The database included patients ages 18 and older with chronic HCV infection who initiated treatment with ZEPATIER between February 1, 2016, and December 31, 2016, and had at least one inpatient or outpatient visit within a year prior to treatment (n=5845). The study excluded patients without ≥2 eGFR values at least 90 days apart or on-treatment HCV RNA data, patients who did not receive 12-16 weeks of treatment with ZEPATIER and patients who received RBV >1 month after initiating treatment (n=1152).
SVR was defined in the protocol for these analyses as HCV RNA below the limit of quantification at least 10-12 weeks after the end of treatment. For patients with missing HCV RNA data at week 10-12 after treatment completion, analyses were conducted on a post-hoc basis using HCV RNA data captured starting from week 4 after therapy completion. SVR data at least 12 weeks after completion of therapy was available for 81.9% of the analysis population.
About Real-World Data Analyses and Associated Limitations
Real-world studies analyze data generated outside of randomized clinical trials, such as through analyses of electronic medical records or claims databases, to provide insight into how medicines perform or are used from a clinical and economic viewpoint in real-world clinical settings. Information from real-world analyses alone does not provide sufficient evidence to validate efficacy or safety of a therapeutic regimen and does not provide a substitute for evidence obtained from randomized controlled clinical trials.
This study is subject to certain limitations. The VA population may not be generalizable to the entire U.S. population, due in part to the potential for a differing demographic make-up and/or risk factors. Bias may exist as diagnoses and co-morbidities were identified through ICD-9/10 codes. Treatment completion was identified through prescription records which may not reflect adherence. Database analyses are also prone to errors in coding and missing data, including unavailable SVR data. Additionally, some laboratory data including data on the presence of baseline NS5A resistance associated substitutions was not available at the time of this analysis.
About the VA Corporate Data Warehouse (CDW)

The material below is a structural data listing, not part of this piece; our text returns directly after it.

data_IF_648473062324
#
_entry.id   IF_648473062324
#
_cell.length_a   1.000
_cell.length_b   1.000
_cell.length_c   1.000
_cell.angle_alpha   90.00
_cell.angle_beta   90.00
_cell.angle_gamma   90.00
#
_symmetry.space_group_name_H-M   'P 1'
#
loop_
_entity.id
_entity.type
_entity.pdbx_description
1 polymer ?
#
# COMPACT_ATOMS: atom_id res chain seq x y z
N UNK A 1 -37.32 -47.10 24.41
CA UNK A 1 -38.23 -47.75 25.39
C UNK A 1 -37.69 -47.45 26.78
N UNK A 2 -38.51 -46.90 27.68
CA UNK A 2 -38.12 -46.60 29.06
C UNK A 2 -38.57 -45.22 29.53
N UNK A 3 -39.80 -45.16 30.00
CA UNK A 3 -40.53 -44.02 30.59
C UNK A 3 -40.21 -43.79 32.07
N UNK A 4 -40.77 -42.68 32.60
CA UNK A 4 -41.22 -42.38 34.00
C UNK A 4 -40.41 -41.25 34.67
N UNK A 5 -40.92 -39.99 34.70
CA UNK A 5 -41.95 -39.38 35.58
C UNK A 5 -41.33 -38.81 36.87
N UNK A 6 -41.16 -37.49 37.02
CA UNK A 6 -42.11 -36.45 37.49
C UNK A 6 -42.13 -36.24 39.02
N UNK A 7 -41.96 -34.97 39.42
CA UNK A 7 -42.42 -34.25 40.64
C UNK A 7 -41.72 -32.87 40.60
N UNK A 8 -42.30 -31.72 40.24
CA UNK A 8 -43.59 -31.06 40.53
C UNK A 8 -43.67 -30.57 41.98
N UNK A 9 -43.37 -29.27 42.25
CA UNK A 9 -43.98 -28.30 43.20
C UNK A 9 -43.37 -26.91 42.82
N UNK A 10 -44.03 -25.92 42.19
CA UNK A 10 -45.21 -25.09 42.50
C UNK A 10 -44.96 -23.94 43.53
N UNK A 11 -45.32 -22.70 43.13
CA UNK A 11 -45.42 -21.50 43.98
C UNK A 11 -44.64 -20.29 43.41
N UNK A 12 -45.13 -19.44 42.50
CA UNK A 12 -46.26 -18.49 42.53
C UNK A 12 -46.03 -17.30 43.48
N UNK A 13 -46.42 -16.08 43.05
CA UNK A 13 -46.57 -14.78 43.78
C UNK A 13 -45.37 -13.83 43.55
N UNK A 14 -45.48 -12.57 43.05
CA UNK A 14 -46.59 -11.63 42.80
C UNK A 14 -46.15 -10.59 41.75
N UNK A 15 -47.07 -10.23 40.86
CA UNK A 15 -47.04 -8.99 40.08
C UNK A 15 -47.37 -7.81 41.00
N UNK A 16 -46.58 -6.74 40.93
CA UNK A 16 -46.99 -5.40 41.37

The Department of Veterans Affairs Veterans Healthcare Administration (VHA) is supported by one of the largest integrated healthcare information systems in the United States. The VHA’s Corporate Data Warehouse (CDW) was developed in 2006 to accommodate the massive amounts of data being generated from more than 20 years of use and to streamline the process of knowledge discovery to application.
About ZEPATIER® (elbasvir and grazoprevir) 50mg/100mg Tablets
ZEPATIER is a fixed-dose combination product containing elbasvir, a HCV NS5A inhibitor, and grazoprevir, an HCV NS3/4A protease inhibitor. In the United States, ZEPATIER is indicated for the treatment of chronic HCV GT1 or 4 infection in adults. ZEPATIER is indicated for use with ribavirin (RBV) in certain patient populations. The efficacy of ZEPATIER has not been established in patients who have previously failed treatment with other regimens that included an NS5A inhibitor.
Selected Safety Information about ZEPATIER
The US Prescribing Information for ZEPATIER contains a Boxed Warning about the risk of hepatitis B virus (HBV) reactivation in patients coinfected with HCV and HBV. Healthcare professionals should test all patients for evidence of current or prior HBV infection by measuring hepatitis B surface antigen (HBsAg) and hepatitis B core antibody (anti-HBc) before initiating treatment with ZEPATIER. HBV reactivation has been reported in HCV/HBV coinfected patients who were undergoing or had completed treatment with HCV direct-acting antivirals and were not receiving HBV antiviral therapy. Some cases have resulted in fulminant hepatitis, hepatic failure, and death. Healthcare professionals should monitor HCV/HBV coinfected patients for clinical and laboratory signs of hepatitis flare or HBV reactivation during HCV treatment and post-treatment follow-up. Healthcare professionals should initiate appropriate patient management for HBV infection as clinically indicated.
HBV reactivation has been reported in HBsAg positive patients and also in patients with serologic evidence of resolved HBV infection (ie, HBsAg negative and anti-HBc positive). The risk of HBV reactivation may be increased in patients receiving some immunosuppressant or chemotherapeutic agents. HBV reactivation is characterized as an abrupt increase in HBV replication manifesting as a rapid increase in serum HBV DNA level. In patients with resolved HBV infection, reappearance of HBsAg can occur. Reactivation of HBV replication may be accompanied by hepatitis, ie, increases in aminotransferase levels and, in severe cases, increases in bilirubin levels, liver failure, and death can occur.